D.C. and agency insiders speak to ECN attorneys

December 2013

(December 2013) – On December 6, 2013, attorneys from the Employers Counsel Network (ECN) met in Springfield, Massachusetts, to hear about the latest developments and trends in the employment law arena from D.C. and agency insiders.

David Fortney of Fortney & Scott, LLC, Washington, D.C., addressed the emphasis on enforcement in President Obama’s administration. He called the Department of Labor (DOL) “committed to tougher enforcement of labor laws to reverse a ‘culture of noncompliance’ that has developed over the past ten years” and noted that agency has expanded audit and litigation initiatives.

In the same vein, Fortney noted that the Office of Federal Contract Compliance Programs (OFCCP) has gotten aggressive in saying healthcare organizations are subject to the agency and its obligations. Even when a contract specifically says the party isn’t a government contractor, the OFCCP’s position is that if it is doing business with the government, it is covered by the agency’s regulations. As a result, large corporations are looking to get out of government contracts.

Addressing the OFCCP’s 503 and VEVRAA regulations, which go into effect March 24, 2014, Fortney noted that there is a problem in that the regs require government contractors to ask about disabilities in the applicant stage, which conflicts with a primary rule under the Americans with Disabilities Act—the restriction against asking applicants about disabilities before a job offer is made.

EEOC Mediator Elizabeth Marcus spoke to the group about how to make mediation work for employers as well as offering tips to the attorneys who take part in the mediation process. She noted that mediation can work really well for bigger employers, where employees often feel lost and want to be heard.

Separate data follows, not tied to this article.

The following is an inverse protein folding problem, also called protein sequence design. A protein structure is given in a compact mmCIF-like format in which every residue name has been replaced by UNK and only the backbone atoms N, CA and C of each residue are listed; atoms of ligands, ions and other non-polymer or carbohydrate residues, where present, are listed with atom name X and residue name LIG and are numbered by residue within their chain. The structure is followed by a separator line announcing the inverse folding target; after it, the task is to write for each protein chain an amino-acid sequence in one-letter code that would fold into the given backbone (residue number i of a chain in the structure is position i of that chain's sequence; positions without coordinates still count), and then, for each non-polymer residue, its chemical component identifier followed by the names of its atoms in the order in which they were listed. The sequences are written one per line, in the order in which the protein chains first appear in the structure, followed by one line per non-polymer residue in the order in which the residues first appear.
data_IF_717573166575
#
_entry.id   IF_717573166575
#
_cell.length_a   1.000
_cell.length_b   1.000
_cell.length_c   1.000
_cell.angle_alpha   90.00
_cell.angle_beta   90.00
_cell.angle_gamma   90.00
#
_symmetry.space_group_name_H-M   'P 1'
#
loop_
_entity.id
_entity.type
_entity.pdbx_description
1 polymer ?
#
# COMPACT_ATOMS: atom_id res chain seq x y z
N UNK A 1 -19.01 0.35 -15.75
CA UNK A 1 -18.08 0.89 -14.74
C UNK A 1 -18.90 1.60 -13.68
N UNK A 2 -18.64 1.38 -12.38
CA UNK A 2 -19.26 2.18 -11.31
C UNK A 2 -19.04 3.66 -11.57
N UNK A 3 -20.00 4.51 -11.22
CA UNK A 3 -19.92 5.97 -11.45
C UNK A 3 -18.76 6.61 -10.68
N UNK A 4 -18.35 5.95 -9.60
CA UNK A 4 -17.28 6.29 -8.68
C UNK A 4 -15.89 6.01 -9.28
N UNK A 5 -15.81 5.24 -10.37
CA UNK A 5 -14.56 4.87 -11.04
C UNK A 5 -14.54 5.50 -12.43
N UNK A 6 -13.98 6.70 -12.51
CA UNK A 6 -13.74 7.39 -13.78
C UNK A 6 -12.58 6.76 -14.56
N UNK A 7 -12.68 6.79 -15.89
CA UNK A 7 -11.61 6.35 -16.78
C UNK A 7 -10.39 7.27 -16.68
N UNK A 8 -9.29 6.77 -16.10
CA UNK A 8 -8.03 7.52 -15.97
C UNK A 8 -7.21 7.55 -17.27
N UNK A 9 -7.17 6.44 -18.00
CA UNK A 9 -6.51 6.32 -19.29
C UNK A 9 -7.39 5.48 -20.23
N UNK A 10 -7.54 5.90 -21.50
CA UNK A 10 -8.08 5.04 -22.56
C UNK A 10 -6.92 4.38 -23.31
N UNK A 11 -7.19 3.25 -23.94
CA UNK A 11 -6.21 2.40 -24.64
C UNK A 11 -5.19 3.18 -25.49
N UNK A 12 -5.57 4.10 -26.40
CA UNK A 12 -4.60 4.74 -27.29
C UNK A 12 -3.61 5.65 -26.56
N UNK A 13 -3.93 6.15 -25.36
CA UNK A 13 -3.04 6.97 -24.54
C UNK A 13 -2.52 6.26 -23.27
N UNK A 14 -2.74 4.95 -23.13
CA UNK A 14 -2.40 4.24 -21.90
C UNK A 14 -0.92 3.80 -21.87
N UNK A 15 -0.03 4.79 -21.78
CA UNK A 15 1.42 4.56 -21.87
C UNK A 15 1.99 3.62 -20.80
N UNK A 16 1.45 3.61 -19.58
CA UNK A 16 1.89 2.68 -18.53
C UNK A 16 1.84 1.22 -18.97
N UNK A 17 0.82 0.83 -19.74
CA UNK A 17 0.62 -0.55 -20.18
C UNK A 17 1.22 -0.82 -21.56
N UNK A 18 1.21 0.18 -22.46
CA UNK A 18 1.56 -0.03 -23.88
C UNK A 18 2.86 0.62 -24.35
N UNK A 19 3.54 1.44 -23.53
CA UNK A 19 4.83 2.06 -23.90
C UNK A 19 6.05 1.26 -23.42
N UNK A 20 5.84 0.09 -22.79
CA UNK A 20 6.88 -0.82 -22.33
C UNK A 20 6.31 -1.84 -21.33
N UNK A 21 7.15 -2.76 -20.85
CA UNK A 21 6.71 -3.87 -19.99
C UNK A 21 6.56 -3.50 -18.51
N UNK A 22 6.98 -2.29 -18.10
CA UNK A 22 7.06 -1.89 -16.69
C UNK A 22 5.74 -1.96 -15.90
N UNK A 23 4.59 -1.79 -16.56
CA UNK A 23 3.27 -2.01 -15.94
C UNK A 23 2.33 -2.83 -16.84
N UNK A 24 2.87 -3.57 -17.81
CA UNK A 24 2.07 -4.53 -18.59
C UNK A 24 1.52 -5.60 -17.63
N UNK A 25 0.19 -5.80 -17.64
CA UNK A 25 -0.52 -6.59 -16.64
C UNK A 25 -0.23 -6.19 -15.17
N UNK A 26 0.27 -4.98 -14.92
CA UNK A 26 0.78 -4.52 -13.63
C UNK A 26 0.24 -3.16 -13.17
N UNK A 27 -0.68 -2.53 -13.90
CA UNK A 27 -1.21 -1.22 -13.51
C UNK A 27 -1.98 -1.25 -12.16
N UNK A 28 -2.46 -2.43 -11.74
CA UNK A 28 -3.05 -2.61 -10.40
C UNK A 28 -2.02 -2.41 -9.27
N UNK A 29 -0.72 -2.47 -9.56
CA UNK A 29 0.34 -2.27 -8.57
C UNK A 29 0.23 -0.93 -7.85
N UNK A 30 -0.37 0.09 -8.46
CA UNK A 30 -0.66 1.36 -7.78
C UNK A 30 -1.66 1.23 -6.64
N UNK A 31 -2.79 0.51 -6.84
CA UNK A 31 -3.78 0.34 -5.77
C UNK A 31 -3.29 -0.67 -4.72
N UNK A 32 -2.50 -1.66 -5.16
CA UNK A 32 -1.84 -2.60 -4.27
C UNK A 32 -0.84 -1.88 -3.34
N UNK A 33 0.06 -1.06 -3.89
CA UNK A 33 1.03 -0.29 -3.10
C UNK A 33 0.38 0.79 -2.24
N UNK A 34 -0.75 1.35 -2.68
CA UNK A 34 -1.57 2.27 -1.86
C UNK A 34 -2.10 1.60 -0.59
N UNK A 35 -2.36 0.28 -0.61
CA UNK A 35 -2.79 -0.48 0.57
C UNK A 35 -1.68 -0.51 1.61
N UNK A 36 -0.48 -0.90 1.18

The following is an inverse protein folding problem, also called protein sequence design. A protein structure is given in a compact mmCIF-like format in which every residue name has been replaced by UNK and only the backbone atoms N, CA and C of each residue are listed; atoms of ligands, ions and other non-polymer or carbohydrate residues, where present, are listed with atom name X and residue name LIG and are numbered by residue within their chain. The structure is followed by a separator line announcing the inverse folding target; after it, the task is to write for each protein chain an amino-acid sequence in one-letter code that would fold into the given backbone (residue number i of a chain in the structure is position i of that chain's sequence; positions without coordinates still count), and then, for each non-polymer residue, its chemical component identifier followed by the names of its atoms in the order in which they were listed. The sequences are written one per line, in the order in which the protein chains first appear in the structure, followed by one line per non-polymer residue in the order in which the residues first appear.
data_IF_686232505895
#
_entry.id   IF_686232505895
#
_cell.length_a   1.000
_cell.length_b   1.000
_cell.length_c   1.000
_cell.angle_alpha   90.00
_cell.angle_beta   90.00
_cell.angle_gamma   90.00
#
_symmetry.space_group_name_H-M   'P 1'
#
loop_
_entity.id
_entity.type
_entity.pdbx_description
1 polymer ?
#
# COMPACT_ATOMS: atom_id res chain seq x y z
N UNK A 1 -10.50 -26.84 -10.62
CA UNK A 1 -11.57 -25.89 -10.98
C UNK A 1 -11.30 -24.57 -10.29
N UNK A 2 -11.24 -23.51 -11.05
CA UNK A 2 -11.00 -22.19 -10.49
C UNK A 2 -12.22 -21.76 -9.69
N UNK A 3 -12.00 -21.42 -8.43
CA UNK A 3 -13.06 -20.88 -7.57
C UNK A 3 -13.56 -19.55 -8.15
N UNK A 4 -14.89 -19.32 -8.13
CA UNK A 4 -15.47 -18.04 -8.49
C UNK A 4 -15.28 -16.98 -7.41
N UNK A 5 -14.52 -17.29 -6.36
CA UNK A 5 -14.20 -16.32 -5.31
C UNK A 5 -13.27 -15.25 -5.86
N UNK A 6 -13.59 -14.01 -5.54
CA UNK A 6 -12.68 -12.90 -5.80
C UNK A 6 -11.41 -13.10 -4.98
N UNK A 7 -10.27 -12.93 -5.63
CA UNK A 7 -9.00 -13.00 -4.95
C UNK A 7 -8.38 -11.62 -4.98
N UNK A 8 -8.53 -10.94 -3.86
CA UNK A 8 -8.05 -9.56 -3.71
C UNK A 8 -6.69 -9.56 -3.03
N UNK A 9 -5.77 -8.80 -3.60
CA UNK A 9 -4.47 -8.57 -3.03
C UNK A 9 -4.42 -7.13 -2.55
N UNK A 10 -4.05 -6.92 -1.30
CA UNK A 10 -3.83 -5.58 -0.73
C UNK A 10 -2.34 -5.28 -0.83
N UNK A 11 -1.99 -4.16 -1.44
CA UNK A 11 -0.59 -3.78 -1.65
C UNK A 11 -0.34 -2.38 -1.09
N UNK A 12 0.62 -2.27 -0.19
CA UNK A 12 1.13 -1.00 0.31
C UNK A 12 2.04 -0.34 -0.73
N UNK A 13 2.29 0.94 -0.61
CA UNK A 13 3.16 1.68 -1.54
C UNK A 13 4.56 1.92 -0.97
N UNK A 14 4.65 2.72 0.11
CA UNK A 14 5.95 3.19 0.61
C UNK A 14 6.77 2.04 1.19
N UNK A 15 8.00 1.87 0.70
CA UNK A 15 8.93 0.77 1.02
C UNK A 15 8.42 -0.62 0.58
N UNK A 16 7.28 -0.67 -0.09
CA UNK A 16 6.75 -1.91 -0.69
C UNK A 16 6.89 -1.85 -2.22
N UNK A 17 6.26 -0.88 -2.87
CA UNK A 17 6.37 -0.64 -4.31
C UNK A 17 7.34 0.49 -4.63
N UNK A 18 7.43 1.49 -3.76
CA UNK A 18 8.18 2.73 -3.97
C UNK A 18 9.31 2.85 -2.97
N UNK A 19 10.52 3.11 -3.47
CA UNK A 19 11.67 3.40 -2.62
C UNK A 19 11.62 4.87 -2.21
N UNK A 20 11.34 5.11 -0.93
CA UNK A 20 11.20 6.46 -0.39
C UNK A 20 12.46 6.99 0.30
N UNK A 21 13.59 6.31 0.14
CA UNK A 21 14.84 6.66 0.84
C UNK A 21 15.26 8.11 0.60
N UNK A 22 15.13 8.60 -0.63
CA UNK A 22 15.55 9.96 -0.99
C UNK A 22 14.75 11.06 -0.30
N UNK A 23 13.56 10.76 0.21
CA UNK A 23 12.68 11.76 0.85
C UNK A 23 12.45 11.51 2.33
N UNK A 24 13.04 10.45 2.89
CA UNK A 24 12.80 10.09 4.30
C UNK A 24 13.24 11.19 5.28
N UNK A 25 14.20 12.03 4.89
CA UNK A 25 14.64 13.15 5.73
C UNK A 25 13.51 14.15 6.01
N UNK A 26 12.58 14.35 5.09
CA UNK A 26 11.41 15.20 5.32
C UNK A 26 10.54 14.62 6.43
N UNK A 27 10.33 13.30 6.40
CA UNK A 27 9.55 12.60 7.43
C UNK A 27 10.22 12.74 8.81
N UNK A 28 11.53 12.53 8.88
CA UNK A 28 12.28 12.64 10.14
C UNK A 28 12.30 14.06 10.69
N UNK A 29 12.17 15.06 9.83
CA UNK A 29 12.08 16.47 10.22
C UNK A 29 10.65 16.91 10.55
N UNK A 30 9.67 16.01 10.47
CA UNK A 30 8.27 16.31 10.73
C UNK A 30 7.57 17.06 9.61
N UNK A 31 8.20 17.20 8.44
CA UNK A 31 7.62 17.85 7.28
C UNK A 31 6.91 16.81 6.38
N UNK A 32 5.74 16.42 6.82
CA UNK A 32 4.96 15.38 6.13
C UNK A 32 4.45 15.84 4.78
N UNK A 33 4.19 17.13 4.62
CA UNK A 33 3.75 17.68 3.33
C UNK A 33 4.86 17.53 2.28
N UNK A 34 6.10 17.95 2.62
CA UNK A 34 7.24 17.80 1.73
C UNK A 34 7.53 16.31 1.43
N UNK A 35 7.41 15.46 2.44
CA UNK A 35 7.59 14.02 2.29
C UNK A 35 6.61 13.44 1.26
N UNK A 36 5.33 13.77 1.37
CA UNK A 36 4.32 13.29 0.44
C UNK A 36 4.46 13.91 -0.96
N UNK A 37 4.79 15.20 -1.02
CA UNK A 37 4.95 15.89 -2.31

Marcus told the group of employer attorneys that when clients get frustrated and don’t want to participate in mediation because they feel they didn’t do anything wrong, they should be reminded that mediation can help get the information out and avoid the hassle of an investigation. She also noted that if an employer doesn’t want to spend any money because it has done nothing wrong, there are many nonmonetary settlement options.

Attendee Sophie E. Zdatny, an attorney with Dinse, Knapp & McAndrew, P.C. in Burlington, Vermont, and an editor of Vermont Employment Law Letter, shared what she learned from Marcus’ presentation in the article “Keep your BMW keys in your pocket, and other mediation tips for employers.”

National Labor Relations Board (NLRB) Region One Director Jonathan B. Kreisberg shared his enforcement insights. Kreisberg spoke about the back stories behind several key employment issues and cases. Additionally, he recapped NLRB developments of 2013 and gave his impressions about the Board’s new priorities, including its stance that much social media activity should be considered concerted activity protected by the National Labor Relations Act.